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Lights, camera and almost no action — Hamilton film workers struggle as Hollywood strikes

Film studios in Hamilton say business has slowed dramatically in the wake of the writer and actor strike in Hollywood, with American projects shutting down. While Canadian productions are still filming, the major shows that film in Hamilton are paused indefinitely.

Film production contributed $3.15 billion to Ontario's economy in 2022

People looking at a camera during a film shoot.

They have the lights and the cameras, but there's not much action for Hamilton's film productions right now, as unionized writers and actors in the U.S. continue striking.

Last year the province hit record highs for film and TV production, with around $3.15 billion contributed to Ontario's economy in 2022 — but Zach Zohr, owner of Hamilton Film Studios, told CBC Hamilton business has slowed to a trickle.

"I would say last year at this time, I would average 10 orders per day — and I'm seeing not even 5 per week right now."

Zohr's company offers studio space and film supplies to productions. Everything from gaffer tape to camera bags, make up to lighting rigs, for some of Hamilton's biggest TV series like The Handmaid's Tale, Umbrella Academy and The Boys.

"This is peak summer time. This is supposed to be film's busiest time," he said.

Canadian and American film productions are tied together

The Writer's Guild of America (WGA) has been on strike since May 2, while the Screen Actors Guild — American Federation of Television and Radio Artists (SAG-AFTRA) has been on strike since July 14. At issue in the dispute is base and residual pay, which actors say has been undercut by inflation and the streaming ecosystem, benefits, and the threat of unregulated use of artificial intelligence.

"Employers make Wall Street and greed their priority and they forget about the essential contributors that make the machine run," SAG-AFTRA president Fran Drescher said. "Shame on them. They are on the wrong side of history."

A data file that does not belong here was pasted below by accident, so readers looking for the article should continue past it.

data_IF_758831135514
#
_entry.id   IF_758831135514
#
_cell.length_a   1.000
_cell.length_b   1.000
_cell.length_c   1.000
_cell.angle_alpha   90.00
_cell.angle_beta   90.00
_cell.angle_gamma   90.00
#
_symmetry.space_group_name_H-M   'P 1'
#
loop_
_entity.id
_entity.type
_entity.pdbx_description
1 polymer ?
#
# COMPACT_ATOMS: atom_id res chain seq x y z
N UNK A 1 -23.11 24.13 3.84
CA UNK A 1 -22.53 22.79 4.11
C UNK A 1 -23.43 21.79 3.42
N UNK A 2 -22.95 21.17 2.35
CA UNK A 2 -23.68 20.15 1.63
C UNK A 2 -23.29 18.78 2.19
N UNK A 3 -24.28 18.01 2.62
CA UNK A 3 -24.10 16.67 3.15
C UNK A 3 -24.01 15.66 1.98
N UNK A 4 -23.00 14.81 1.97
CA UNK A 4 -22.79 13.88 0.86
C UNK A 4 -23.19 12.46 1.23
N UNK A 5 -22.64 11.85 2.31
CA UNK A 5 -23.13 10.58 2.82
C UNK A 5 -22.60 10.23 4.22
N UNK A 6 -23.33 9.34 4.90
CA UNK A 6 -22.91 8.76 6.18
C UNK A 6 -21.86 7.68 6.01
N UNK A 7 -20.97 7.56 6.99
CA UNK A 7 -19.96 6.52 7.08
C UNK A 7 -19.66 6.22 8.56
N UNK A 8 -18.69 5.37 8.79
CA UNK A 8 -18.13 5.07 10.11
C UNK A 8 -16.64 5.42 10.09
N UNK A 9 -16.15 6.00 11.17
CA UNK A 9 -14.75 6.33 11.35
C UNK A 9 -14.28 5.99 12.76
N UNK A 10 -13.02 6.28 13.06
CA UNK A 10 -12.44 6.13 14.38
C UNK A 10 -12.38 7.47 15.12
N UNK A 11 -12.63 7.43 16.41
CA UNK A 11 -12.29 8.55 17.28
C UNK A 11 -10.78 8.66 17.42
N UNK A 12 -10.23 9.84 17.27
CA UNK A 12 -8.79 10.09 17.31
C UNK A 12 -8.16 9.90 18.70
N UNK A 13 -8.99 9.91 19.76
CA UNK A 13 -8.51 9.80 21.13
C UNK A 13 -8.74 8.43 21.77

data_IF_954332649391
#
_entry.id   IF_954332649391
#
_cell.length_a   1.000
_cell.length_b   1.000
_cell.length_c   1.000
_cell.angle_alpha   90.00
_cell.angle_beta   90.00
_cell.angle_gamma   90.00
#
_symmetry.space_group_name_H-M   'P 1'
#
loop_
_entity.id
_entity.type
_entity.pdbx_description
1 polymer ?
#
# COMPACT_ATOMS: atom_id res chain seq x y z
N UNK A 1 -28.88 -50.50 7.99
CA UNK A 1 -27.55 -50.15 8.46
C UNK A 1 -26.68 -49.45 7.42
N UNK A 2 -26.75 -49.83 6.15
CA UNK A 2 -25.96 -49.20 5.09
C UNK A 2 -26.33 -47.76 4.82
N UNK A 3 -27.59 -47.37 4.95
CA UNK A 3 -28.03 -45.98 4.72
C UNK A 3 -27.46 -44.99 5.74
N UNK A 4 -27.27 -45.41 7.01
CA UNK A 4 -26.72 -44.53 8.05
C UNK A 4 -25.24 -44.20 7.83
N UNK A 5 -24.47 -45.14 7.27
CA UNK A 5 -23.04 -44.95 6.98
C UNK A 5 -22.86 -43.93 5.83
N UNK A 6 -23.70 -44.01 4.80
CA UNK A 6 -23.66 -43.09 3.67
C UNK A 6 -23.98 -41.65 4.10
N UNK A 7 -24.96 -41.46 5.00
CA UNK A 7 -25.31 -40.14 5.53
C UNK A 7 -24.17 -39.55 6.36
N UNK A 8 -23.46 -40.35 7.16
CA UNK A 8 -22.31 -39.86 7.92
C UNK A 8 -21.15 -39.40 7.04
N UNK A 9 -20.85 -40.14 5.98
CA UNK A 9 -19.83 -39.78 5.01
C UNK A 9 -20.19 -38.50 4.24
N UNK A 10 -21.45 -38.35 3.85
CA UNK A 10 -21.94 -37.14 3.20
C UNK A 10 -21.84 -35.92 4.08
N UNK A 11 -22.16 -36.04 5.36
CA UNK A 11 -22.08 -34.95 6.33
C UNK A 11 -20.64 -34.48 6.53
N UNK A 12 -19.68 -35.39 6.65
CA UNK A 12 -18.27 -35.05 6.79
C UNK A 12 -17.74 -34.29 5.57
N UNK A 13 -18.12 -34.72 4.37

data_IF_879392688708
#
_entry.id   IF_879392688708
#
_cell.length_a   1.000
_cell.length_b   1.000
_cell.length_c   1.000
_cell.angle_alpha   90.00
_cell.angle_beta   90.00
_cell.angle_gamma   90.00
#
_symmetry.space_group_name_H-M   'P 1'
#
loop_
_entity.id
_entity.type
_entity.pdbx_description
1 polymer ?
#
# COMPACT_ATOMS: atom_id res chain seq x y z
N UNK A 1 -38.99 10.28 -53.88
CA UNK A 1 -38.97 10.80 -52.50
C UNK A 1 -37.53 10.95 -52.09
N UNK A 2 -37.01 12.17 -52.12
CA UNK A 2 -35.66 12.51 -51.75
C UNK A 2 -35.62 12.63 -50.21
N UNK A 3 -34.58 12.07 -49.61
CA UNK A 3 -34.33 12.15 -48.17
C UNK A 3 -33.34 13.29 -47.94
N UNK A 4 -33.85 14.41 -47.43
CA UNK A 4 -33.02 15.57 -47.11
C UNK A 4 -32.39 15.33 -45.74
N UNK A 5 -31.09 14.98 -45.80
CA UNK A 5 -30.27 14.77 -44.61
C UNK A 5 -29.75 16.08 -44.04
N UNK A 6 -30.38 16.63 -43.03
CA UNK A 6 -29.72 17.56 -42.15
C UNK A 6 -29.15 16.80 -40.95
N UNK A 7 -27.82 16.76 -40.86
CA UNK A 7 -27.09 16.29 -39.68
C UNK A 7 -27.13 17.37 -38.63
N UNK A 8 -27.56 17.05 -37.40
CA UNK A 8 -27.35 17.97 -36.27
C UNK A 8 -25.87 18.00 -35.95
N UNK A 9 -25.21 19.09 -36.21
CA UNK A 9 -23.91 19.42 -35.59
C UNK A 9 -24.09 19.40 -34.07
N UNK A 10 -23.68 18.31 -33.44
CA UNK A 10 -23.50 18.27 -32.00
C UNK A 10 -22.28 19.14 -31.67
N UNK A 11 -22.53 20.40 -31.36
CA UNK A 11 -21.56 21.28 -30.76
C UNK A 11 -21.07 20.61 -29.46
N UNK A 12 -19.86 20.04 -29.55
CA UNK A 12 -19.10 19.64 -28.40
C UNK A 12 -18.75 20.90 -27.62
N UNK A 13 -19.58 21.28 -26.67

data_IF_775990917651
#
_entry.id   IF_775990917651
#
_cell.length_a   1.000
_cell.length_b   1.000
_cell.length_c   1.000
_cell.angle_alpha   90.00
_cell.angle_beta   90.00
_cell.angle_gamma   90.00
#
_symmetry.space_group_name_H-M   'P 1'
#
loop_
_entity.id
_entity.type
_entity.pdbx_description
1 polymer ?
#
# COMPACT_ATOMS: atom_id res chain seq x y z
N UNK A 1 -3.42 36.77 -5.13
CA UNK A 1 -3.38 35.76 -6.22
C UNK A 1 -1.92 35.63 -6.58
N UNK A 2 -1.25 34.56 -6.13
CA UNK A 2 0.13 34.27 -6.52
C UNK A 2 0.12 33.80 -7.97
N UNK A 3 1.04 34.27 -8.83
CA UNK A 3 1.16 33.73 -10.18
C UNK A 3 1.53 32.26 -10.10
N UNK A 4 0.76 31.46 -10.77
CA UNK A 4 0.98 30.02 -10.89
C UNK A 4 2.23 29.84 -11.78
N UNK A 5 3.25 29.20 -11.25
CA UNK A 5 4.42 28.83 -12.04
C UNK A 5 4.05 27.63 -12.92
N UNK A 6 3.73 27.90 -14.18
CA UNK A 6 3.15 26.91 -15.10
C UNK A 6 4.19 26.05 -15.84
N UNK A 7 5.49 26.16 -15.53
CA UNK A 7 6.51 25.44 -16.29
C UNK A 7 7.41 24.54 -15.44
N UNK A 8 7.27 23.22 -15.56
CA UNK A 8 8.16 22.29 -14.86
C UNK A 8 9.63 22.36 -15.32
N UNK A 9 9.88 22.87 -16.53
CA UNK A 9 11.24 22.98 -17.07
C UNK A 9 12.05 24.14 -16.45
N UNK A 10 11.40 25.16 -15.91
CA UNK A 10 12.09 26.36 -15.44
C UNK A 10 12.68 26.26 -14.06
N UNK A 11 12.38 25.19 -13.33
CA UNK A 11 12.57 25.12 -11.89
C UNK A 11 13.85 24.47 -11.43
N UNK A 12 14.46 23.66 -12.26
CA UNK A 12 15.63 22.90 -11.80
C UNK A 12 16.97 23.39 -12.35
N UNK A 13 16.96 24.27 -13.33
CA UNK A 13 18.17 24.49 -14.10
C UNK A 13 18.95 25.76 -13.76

While both organizations are based in the United States, Ontario's film industry is heavily tied to American productions.

Jennifer Pountney, communications manager with OntarioCreates, told CBC Hamilton in an email, that Ontario's film and television industry created "45,891 high-value full-time equivalent direct and spin-off jobs" in 2022.

She said Canadian-based productions account for 38 per cent of production spending in Ontario.

Leah Kline has worked as a set designer on films and TV shows in Hamilton and Toronto for the past eight years. She said in her experience, American-based shows that film in Ontario are required to hire Canadian crew members.

In the past four years, Kline said she has seen a boom in film and television jobs in Hamilton, but said this summer the work has dried up.

"This time last summer the work was just off the chain, like there would be jobs opportunities every two weeks to work on different things," she said.

"This year (I) have only gotten that like once, maybe twice."

She said productions are only allowed to have a certain percentage of American employees.

"I'm not sure what the percentage is, but the majority needs to be local, like Ontario residents who are working on projects that are filmed in Ontario," she said.

A lot of the time, Kline said, higher up positions like directors, producers, writers and actors will be American and crew members are Canadian.

"There's a lot of people in this industry right now talking about switching careers again and that's a downer for sure," Zohr said.

More reality TV, Canadian content might get made

Canadian writers and actors are not on strike and filming is going ahead with Canadian projects, but Zohr said there isn't enough work to go around.

"The way Toronto and Hamilton has been booming for the last few years, now it's set up where we need all the American shows going just to keep everyone working. There's just not enough Canadian work to keep all the Canadian workers going," he said.

But Kline said she hopes the strikes will present an opportunity for more Canadian content to get made.

"Canadian writers are not on strike, right?" she said. "There's a possibility that more creative things are going to come out of this."

Kline said she believes people will notice reality shows like Blown Away— which is filmed at The Cotton Factory in Hamilton — and the CBC's Race Against the Tide now that there will be fewer programs hitting TV screens.

"This is an opportunity for some Canadian writers to get noticed, which wouldn't be bad," she said.


Cara Nickerson is a journalist with the CBC's Ontario local news stations, primarily CBC Hamilton. She previously worked with Hamilton Community News. Cara has a special interest in stories that focus on social issues and community. Cara can be reached at cara.nickerson@cbc.ca.

    Credit belongs to : www.cbc.ca

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